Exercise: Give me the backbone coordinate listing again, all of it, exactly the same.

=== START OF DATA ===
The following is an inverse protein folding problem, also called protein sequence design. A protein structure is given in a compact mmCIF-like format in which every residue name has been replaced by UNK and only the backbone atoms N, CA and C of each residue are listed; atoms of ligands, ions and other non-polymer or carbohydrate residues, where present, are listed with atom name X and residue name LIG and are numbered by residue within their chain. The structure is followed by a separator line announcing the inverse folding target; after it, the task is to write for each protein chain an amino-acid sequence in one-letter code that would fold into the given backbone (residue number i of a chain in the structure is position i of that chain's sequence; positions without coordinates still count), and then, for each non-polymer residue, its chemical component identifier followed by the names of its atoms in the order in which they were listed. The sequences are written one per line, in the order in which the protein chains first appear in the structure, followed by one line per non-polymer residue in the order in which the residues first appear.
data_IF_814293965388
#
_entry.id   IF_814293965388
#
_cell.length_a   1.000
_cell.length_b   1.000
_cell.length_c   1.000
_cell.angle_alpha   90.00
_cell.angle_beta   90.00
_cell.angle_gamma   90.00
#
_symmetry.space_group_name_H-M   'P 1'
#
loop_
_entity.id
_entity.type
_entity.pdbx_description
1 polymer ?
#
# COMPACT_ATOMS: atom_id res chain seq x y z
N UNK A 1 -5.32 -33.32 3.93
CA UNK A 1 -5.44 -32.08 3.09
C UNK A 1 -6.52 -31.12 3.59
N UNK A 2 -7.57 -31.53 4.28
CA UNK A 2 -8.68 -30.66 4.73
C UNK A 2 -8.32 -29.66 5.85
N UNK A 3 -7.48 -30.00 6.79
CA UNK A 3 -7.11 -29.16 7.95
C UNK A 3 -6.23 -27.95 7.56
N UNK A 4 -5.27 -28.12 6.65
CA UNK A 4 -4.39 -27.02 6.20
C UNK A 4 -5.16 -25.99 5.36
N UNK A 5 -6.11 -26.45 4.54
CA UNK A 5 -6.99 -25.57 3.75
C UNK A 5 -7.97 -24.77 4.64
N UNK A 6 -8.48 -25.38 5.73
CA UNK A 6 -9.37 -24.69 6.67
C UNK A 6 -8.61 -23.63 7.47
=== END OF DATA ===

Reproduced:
The following is an inverse protein folding problem, also called protein sequence design. A protein structure is given in a compact mmCIF-like format in which every residue name has been replaced by UNK and only the backbone atoms N, CA and C of each residue are listed; atoms of ligands, ions and other non-polymer or carbohydrate residues, where present, are listed with atom name X and residue name LIG and are numbered by residue within their chain. The structure is followed by a separator line announcing the inverse folding target; after it, the task is to write for each protein chain an amino-acid sequence in one-letter code that would fold into the given backbone (residue number i of a chain in the structure is position i of that chain's sequence; positions without coordinates still count), and then, for each non-polymer residue, its chemical component identifier followed by the names of its atoms in the order in which they were listed. The sequences are written one per line, in the order in which the protein chains first appear in the structure, followed by one line per non-polymer residue in the order in which the residues first appear.
data_IF_814293965388
#
_entry.id   IF_814293965388
#
_cell.length_a   1.000
_cell.length_b   1.000
_cell.length_c   1.000
_cell.angle_alpha   90.00
_cell.angle_beta   90.00
_cell.angle_gamma   90.00
#
_symmetry.space_group_name_H-M   'P 1'
#
loop_
_entity.id
_entity.type
_entity.pdbx_description
1 polymer ?
#
# COMPACT_ATOMS: atom_id res chain seq x y z
N UNK A 1 -5.32 -33.32 3.93
CA UNK A 1 -5.44 -32.08 3.09
C UNK A 1 -6.52 -31.12 3.59
N UNK A 2 -7.57 -31.53 4.28
CA UNK A 2 -8.68 -30.66 4.73
C UNK A 2 -8.32 -29.66 5.85
N UNK A 3 -7.48 -30.00 6.79
CA UNK A 3 -7.11 -29.16 7.95
C UNK A 3 -6.23 -27.95 7.56
N UNK A 4 -5.27 -28.12 6.65
CA UNK A 4 -4.39 -27.02 6.20
C UNK A 4 -5.16 -25.99 5.36
N UNK A 5 -6.11 -26.45 4.54
CA UNK A 5 -6.99 -25.57 3.75
C UNK A 5 -7.97 -24.77 4.64
N UNK A 6 -8.48 -25.38 5.73
CA UNK A 6 -9.37 -24.69 6.67
C UNK A 6 -8.61 -23.63 7.47